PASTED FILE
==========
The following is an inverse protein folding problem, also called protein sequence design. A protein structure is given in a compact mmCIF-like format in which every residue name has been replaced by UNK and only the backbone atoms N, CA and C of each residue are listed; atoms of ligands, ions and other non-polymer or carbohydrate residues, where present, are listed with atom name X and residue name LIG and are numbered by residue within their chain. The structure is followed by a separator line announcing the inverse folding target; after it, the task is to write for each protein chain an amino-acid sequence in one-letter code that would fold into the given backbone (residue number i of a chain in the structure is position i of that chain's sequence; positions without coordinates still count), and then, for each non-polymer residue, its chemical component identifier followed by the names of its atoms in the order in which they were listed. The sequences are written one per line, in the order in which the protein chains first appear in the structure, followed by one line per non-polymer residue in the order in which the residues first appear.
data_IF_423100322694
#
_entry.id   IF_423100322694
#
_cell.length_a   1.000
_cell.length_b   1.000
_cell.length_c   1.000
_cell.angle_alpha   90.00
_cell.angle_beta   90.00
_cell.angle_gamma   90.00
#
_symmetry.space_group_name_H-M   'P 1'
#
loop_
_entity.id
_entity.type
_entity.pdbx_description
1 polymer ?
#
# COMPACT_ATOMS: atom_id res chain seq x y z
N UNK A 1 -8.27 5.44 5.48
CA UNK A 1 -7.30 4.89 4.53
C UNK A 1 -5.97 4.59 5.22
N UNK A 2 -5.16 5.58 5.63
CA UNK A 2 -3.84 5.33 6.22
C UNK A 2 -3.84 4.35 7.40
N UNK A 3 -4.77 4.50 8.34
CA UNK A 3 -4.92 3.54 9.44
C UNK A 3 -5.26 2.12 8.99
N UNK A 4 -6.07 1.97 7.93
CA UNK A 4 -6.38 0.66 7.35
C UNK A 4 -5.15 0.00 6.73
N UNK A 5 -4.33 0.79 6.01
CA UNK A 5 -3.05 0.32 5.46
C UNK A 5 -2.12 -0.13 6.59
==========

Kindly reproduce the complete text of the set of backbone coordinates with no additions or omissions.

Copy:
The following is an inverse protein folding problem, also called protein sequence design. A protein structure is given in a compact mmCIF-like format in which every residue name has been replaced by UNK and only the backbone atoms N, CA and C of each residue are listed; atoms of ligands, ions and other non-polymer or carbohydrate residues, where present, are listed with atom name X and residue name LIG and are numbered by residue within their chain. The structure is followed by a separator line announcing the inverse folding target; after it, the task is to write for each protein chain an amino-acid sequence in one-letter code that would fold into the given backbone (residue number i of a chain in the structure is position i of that chain's sequence; positions without coordinates still count), and then, for each non-polymer residue, its chemical component identifier followed by the names of its atoms in the order in which they were listed. The sequences are written one per line, in the order in which the protein chains first appear in the structure, followed by one line per non-polymer residue in the order in which the residues first appear.
data_IF_423100322694
#
_entry.id   IF_423100322694
#
_cell.length_a   1.000
_cell.length_b   1.000
_cell.length_c   1.000
_cell.angle_alpha   90.00
_cell.angle_beta   90.00
_cell.angle_gamma   90.00
#
_symmetry.space_group_name_H-M   'P 1'
#
loop_
_entity.id
_entity.type
_entity.pdbx_description
1 polymer ?
#
# COMPACT_ATOMS: atom_id res chain seq x y z
N UNK A 1 -8.27 5.44 5.48
CA UNK A 1 -7.30 4.89 4.53
C UNK A 1 -5.97 4.59 5.22
N UNK A 2 -5.16 5.58 5.63
CA UNK A 2 -3.84 5.33 6.22
C UNK A 2 -3.84 4.35 7.40
N UNK A 3 -4.77 4.50 8.34
CA UNK A 3 -4.92 3.54 9.44
C UNK A 3 -5.26 2.12 8.99
N UNK A 4 -6.07 1.97 7.93
CA UNK A 4 -6.38 0.66 7.35
C UNK A 4 -5.15 0.00 6.73
N UNK A 5 -4.33 0.79 6.01
CA UNK A 5 -3.05 0.32 5.46
C UNK A 5 -2.12 -0.13 6.59